Mike Evans is one of the most prominent Christian Zionist leaders in the world today.
He is building the $100 million Friends of Zion Heritage Center in Jerusalem, he is founder of the Jerusalem Prayer Team group, is a New York Times best-selling author on the Middle East and Christianity and is on the evangelical advisory board to President-elect Donald Trump.
But in these times of ongoing hostility and antagonism towards the Jewish state around the world, Evans has a single, focused mission.
His goal is to activate, through the institutions he runs, what he describes as a latent mass of Christian Zionist allies of Israel who can be the linchpin of efforts to roll back the anti- Zionist sentiment that has taken root in universities and in the mainstream globally around the world.
For Evans, the most critical objective today for the Christian Zionist movement is to recruit the millions of Evangelicals and Protestant Christians worldwide to fight alongside Israel in the forum of global opinion and activism, and has set a goal of reaching 100 million such people to further this objective through social networks.
In particular, Evans is focused on so-called millennials, born in the latter years of the 20th century and the early years of the current one, as holding the key to the future for global governance more broadly and to the narrative over Israel and its enemies.
“Millennials will be the most powerful force on earth and they will be the ones who lead the world, who will run corporations and countries,” he says.
He notes, however, that this new generation “speaks a completely different language” than that of its predecessors and, more importantly, gets its information from different sources.
Newspapers and cable news channels are relics of a bygone past for millennials, Evans argues, and so in order to reach them with any kind of message, one must be engaged in social media through a specialized campaign to convey the message of support for the Jewish state.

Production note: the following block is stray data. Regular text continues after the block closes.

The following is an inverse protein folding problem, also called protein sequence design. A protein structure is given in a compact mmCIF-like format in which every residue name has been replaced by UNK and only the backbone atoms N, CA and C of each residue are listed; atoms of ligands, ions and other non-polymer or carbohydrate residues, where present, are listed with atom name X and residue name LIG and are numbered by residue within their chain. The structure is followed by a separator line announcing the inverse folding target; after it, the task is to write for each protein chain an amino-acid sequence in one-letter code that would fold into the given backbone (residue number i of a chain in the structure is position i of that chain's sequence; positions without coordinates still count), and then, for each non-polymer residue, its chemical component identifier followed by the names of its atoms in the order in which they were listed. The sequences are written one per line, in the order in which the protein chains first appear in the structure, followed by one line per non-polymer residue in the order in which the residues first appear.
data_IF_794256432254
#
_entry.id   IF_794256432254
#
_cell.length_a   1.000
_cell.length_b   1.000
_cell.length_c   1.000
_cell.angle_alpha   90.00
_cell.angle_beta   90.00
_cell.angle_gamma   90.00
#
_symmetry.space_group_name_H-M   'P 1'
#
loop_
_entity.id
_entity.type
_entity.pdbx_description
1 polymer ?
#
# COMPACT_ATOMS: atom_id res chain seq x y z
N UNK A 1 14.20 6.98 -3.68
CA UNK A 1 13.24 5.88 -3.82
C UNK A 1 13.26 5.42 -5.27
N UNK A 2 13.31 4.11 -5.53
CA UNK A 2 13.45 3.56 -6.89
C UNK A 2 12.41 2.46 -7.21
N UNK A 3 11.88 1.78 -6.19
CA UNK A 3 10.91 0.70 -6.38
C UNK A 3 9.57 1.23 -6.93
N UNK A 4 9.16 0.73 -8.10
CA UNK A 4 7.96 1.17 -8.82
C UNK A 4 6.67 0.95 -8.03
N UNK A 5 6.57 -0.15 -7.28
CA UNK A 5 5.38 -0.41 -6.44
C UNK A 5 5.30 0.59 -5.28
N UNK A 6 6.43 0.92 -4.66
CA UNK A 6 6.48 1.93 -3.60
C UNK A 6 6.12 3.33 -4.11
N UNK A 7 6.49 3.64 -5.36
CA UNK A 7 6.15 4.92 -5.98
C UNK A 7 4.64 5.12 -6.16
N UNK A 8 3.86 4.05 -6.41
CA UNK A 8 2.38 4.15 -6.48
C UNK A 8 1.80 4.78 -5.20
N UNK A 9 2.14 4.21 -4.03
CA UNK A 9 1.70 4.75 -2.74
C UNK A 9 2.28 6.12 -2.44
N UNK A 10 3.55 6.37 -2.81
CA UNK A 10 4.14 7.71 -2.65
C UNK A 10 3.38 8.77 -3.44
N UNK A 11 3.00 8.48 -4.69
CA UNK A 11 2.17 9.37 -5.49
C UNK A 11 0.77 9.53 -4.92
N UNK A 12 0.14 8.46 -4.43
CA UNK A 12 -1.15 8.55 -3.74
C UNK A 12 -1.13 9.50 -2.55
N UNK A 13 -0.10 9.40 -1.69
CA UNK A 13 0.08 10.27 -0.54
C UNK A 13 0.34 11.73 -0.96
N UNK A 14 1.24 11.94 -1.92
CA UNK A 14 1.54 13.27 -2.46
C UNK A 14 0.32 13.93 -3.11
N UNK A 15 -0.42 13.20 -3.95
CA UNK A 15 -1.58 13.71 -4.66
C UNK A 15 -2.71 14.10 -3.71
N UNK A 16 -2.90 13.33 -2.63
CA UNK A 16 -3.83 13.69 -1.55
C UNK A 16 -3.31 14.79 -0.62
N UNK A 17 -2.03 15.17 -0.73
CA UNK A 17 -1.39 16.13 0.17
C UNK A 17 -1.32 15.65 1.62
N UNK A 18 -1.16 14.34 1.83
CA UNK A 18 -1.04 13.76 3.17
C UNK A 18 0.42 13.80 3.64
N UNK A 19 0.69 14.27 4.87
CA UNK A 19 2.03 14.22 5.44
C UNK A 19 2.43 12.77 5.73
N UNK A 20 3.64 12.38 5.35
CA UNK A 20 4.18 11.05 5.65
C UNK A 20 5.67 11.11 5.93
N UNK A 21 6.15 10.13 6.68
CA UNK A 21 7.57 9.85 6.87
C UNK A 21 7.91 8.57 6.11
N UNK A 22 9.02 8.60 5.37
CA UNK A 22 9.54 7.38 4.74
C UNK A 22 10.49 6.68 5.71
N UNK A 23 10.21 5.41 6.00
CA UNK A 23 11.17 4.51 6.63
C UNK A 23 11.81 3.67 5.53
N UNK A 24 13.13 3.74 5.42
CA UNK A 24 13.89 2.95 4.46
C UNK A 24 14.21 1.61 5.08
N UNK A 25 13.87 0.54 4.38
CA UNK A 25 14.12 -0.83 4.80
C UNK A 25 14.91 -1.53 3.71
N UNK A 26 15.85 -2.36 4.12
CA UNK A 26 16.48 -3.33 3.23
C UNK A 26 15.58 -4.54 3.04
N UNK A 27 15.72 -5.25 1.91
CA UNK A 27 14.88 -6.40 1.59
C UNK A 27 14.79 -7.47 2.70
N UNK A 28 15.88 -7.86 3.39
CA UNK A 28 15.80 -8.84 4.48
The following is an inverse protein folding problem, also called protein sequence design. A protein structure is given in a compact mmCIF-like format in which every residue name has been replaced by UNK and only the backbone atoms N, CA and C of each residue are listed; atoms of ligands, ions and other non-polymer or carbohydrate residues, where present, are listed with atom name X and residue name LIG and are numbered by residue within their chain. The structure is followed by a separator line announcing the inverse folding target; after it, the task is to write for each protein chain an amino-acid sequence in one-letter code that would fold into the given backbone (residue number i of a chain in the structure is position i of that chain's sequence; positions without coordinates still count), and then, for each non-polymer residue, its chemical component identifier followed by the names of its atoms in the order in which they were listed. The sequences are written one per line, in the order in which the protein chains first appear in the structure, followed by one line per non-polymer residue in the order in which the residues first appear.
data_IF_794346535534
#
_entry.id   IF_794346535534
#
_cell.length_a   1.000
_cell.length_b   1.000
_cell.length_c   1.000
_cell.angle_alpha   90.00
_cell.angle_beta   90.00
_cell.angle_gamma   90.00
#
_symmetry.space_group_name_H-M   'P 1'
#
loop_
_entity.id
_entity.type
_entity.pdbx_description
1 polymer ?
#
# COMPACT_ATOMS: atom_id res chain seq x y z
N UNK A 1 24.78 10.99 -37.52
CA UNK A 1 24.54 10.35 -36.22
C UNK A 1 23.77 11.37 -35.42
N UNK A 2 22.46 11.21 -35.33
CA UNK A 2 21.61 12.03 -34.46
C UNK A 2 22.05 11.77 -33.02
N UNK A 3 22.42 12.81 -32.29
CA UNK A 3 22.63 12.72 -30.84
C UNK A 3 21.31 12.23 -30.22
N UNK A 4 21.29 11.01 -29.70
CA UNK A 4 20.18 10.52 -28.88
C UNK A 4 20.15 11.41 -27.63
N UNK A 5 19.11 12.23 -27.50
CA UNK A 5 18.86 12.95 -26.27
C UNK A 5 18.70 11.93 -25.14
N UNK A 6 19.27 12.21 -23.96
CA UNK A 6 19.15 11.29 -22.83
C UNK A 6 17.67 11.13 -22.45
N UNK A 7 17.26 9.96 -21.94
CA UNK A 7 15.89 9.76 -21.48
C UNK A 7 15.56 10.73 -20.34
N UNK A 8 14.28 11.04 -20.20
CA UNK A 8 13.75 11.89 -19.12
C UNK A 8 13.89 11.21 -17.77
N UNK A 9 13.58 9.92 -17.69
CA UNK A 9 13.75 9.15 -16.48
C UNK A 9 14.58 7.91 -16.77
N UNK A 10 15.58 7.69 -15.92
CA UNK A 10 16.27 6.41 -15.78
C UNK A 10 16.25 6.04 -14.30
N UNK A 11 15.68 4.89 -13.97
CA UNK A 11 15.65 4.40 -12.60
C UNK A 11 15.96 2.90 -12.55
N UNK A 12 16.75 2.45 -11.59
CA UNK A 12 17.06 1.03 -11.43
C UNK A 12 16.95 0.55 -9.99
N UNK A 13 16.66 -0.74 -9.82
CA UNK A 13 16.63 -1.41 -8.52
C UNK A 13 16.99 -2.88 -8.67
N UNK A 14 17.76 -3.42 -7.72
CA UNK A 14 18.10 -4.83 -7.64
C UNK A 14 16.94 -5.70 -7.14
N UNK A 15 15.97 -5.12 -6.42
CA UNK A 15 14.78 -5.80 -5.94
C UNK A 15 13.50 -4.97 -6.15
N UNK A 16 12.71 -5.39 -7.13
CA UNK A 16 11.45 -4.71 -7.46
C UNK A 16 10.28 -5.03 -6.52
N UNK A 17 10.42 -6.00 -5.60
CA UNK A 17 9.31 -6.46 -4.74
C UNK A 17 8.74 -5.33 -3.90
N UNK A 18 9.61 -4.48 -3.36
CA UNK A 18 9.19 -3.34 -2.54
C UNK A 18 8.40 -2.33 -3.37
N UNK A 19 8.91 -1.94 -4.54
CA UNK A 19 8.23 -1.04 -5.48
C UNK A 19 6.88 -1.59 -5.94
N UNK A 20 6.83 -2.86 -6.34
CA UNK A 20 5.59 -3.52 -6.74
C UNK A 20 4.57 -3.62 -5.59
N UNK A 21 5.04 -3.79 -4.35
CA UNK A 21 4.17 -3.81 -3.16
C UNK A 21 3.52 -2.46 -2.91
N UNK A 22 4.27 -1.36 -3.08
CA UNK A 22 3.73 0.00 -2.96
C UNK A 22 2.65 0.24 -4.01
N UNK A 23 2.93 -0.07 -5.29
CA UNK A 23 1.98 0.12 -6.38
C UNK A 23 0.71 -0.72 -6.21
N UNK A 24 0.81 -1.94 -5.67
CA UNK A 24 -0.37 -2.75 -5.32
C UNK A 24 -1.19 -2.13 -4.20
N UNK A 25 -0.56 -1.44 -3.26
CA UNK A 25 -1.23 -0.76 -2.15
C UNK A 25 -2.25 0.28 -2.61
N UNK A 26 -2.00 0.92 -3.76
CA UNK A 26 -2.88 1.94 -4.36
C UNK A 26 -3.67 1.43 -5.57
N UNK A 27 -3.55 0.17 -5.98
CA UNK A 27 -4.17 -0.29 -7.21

Through various social media platforms, including that of another institution run by Evans – the Jerusalem Prayer Team – he is reaching out to Evangelicals and other Protestants to engage them in the project of rallying to Israel’s side.
“There are a billion Protestants in the world, and they all have one thing in common, the Bible,” enthuses Evans.
“As children Protestants grow up reading and believing the stories of Moses, Abraham, King David and the Holy Land.
“These people don’t have to be convinced. They believe this is the land of the Bible and they believe God Almighty gave it to the Jewish people.”
Jerusalem Prayer Team has already garnered close to 11 million Facebook likes, and has some 2.5 million social media engagements globally, demonstrating not just interest but interaction on such platforms, says Evans.
Identifying, educating and “activating” millions of potential Christian allies of Israel on social media, he believes, could provide the country with a powerful boost in its ability to win the argument of dueling narratives between Israel and its enemies, and help overcome ideological and diplomatic wars waged against it.